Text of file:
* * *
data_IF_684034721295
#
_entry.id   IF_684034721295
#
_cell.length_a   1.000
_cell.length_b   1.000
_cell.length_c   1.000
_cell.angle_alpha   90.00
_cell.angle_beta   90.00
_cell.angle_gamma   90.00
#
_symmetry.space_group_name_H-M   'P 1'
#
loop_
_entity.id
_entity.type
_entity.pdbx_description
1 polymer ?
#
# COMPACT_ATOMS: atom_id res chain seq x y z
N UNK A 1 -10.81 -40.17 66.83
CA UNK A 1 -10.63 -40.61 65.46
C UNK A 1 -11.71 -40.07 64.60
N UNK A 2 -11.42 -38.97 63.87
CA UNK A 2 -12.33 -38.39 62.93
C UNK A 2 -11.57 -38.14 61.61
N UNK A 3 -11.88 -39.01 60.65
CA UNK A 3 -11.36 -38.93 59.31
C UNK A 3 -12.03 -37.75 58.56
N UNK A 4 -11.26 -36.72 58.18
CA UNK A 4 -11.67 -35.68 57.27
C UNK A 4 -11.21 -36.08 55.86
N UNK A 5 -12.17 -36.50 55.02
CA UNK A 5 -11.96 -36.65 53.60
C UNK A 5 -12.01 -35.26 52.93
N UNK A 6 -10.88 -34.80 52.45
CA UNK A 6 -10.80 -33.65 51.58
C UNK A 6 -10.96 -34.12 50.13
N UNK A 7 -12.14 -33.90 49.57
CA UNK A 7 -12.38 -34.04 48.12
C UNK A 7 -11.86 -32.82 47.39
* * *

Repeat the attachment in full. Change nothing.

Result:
data_IF_684034721295
#
_entry.id   IF_684034721295
#
_cell.length_a   1.000
_cell.length_b   1.000
_cell.length_c   1.000
_cell.angle_alpha   90.00
_cell.angle_beta   90.00
_cell.angle_gamma   90.00
#
_symmetry.space_group_name_H-M   'P 1'
#
loop_
_entity.id
_entity.type
_entity.pdbx_description
1 polymer ?
#
# COMPACT_ATOMS: atom_id res chain seq x y z
N UNK A 1 -10.81 -40.17 66.83
CA UNK A 1 -10.63 -40.61 65.46
C UNK A 1 -11.71 -40.07 64.60
N UNK A 2 -11.42 -38.97 63.87
CA UNK A 2 -12.33 -38.39 62.93
C UNK A 2 -11.57 -38.14 61.61
N UNK A 3 -11.88 -39.01 60.65
CA UNK A 3 -11.36 -38.93 59.31
C UNK A 3 -12.03 -37.75 58.56
N UNK A 4 -11.26 -36.72 58.18
CA UNK A 4 -11.67 -35.68 57.27
C UNK A 4 -11.21 -36.08 55.86
N UNK A 5 -12.17 -36.50 55.02
CA UNK A 5 -11.96 -36.65 53.60
C UNK A 5 -12.01 -35.26 52.93
N UNK A 6 -10.88 -34.80 52.45
CA UNK A 6 -10.80 -33.65 51.58
C UNK A 6 -10.96 -34.12 50.13
N UNK A 7 -12.14 -33.90 49.57
CA UNK A 7 -12.38 -34.04 48.12
C UNK A 7 -11.86 -32.82 47.39